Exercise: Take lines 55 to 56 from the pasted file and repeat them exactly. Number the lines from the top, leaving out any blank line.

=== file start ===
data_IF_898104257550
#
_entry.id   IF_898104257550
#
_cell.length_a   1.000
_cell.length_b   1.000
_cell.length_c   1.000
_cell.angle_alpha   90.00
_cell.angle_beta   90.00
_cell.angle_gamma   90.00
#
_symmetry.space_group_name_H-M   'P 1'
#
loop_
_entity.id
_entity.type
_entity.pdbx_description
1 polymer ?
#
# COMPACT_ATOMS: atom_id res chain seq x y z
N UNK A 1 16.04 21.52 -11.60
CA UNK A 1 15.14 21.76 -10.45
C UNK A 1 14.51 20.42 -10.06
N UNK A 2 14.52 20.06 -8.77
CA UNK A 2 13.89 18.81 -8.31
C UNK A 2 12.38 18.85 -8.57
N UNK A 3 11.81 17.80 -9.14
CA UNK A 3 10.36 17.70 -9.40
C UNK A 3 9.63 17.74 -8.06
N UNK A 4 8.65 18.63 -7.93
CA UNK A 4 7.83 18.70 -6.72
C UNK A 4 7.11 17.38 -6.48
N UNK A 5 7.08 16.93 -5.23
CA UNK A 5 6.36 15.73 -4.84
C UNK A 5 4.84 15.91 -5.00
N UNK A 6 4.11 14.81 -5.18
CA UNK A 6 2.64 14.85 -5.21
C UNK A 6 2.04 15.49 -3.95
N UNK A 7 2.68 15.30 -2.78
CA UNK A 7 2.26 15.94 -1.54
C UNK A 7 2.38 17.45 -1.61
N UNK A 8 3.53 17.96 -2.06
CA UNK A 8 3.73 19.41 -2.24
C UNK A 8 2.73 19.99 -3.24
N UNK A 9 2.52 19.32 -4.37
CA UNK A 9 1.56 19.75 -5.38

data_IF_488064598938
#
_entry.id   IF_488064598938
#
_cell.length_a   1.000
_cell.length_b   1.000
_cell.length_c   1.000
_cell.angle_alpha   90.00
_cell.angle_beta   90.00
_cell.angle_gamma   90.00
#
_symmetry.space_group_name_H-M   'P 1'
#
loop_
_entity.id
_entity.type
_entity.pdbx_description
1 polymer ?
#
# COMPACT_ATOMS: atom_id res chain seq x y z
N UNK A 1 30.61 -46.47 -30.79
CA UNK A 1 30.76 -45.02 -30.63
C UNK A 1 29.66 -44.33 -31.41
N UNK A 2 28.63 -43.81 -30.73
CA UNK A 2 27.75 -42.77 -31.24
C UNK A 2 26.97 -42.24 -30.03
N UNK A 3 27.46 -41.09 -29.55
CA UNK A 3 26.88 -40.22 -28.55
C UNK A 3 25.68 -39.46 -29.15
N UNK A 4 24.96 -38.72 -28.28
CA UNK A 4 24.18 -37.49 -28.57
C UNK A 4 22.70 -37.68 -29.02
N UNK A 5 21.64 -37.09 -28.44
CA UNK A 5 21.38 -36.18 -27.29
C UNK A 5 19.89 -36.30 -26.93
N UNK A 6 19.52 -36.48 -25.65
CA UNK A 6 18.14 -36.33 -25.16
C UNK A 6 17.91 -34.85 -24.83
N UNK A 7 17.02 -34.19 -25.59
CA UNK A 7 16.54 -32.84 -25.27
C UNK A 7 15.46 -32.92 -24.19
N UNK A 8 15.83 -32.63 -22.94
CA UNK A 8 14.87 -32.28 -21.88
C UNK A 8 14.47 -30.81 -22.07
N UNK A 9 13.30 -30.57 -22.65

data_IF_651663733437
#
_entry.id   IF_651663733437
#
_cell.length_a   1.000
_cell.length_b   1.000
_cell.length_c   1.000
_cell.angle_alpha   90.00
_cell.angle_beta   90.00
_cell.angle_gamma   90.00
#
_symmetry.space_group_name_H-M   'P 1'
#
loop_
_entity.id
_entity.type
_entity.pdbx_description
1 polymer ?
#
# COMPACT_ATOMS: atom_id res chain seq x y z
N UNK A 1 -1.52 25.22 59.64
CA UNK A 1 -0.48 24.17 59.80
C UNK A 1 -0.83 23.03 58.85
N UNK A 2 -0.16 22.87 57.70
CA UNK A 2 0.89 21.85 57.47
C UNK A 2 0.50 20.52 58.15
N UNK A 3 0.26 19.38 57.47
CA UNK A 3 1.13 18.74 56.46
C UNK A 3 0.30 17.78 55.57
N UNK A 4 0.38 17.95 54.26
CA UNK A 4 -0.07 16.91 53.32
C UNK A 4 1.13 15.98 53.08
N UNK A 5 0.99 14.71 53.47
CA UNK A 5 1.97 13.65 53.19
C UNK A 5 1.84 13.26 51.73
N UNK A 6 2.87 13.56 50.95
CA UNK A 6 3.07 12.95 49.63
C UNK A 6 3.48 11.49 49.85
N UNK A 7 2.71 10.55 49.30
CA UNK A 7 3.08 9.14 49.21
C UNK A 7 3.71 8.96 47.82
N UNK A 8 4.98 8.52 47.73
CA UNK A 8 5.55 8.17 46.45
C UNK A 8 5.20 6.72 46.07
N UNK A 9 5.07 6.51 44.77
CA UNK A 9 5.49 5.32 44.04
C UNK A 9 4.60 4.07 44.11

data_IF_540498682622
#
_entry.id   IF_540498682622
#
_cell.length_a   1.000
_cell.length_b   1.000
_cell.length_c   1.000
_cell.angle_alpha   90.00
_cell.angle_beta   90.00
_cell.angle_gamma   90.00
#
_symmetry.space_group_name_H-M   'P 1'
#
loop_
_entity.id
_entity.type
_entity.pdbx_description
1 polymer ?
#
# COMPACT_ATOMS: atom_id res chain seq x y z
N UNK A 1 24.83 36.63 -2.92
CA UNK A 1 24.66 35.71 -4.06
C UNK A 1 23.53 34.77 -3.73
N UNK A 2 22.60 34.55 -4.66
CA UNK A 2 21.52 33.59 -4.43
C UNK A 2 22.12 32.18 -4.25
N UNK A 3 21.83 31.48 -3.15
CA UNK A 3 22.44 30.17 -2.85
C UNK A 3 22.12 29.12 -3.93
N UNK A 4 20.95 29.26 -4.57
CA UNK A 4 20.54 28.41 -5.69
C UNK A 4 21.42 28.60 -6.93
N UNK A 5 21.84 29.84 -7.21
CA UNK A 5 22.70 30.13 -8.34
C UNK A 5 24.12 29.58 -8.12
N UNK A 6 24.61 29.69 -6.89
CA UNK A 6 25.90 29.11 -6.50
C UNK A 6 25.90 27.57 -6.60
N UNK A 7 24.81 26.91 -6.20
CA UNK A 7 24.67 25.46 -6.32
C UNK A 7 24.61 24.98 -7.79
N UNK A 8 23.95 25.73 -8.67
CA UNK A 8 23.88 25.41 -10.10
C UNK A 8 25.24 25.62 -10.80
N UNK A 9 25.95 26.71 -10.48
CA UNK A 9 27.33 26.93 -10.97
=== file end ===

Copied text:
_cell.angle_beta   90.00
_cell.angle_gamma   90.00